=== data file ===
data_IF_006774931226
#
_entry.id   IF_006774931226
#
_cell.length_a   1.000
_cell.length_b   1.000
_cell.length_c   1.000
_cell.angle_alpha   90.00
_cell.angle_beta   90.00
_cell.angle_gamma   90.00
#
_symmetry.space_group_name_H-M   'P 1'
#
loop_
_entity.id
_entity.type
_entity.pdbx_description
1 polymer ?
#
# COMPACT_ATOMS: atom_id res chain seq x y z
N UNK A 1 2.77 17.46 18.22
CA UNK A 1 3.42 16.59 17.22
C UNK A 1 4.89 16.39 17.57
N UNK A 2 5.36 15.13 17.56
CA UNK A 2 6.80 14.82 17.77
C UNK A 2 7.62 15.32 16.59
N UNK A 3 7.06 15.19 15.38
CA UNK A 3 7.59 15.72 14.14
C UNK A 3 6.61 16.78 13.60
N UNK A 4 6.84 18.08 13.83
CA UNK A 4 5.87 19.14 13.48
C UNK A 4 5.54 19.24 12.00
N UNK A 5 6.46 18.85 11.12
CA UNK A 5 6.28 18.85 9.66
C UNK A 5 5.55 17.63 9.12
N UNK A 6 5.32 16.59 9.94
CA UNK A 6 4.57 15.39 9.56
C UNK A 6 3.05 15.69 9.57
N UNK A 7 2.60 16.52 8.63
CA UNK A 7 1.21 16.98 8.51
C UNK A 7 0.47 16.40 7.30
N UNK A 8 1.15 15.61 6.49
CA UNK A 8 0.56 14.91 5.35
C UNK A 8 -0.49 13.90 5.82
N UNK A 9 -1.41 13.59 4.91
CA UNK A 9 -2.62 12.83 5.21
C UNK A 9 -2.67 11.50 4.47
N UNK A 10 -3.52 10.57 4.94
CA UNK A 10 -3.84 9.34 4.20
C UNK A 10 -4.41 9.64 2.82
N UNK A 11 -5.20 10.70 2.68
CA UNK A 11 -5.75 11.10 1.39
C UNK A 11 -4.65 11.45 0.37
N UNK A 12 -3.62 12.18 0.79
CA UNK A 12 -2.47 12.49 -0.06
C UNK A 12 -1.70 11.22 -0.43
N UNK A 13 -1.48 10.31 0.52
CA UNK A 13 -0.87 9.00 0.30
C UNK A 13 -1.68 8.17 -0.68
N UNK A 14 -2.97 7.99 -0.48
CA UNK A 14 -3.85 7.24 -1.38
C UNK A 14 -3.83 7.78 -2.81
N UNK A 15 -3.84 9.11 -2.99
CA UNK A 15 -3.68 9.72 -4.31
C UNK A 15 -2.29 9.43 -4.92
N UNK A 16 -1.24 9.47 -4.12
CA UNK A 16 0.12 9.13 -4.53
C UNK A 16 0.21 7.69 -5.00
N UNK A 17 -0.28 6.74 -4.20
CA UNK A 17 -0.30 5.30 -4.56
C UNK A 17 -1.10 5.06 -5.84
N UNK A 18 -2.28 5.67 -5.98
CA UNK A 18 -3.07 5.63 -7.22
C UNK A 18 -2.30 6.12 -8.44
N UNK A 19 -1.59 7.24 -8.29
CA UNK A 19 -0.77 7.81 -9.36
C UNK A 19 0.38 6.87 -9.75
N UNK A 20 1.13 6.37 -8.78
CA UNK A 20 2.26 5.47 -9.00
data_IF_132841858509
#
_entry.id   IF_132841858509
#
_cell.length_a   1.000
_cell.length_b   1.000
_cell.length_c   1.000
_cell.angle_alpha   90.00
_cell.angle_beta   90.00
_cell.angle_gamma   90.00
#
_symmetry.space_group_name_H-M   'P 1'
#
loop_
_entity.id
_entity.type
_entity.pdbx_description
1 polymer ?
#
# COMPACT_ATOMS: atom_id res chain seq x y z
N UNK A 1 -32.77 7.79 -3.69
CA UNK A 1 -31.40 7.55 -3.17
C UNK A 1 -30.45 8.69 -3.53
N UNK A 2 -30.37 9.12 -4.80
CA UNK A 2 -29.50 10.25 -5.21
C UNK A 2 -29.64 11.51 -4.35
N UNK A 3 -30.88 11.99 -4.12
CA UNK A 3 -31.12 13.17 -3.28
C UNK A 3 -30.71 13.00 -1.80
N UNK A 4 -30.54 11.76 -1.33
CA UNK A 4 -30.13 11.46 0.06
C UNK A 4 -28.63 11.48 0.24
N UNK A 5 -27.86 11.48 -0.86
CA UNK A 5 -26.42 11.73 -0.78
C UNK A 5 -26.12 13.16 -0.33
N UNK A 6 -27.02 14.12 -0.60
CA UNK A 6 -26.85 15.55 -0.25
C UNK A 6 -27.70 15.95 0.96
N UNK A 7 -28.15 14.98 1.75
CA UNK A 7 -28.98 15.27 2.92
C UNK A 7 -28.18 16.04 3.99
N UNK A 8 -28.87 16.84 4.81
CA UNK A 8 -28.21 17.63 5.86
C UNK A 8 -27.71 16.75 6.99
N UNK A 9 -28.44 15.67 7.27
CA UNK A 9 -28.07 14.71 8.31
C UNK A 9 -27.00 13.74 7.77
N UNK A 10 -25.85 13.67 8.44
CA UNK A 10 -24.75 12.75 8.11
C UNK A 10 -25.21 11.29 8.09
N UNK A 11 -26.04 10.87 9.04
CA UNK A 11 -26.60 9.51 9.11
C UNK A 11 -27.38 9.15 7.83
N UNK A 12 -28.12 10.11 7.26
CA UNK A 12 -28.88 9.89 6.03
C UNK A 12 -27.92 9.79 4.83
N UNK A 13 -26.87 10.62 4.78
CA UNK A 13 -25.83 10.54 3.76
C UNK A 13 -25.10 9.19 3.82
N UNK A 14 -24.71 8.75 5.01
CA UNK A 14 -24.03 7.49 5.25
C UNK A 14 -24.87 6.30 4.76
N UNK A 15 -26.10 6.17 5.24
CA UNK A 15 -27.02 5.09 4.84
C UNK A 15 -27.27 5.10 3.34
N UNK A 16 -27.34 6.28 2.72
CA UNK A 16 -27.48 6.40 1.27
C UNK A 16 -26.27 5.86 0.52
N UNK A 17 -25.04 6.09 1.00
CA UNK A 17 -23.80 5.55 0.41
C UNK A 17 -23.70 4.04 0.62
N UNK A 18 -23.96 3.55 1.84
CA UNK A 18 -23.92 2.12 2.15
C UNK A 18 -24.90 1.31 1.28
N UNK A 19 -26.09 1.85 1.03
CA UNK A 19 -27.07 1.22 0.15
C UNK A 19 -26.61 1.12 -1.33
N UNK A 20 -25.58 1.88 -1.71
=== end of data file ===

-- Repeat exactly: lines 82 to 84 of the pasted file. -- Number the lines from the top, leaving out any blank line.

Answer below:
_entry.id   IF_132841858509
#
_cell.length_a   1.000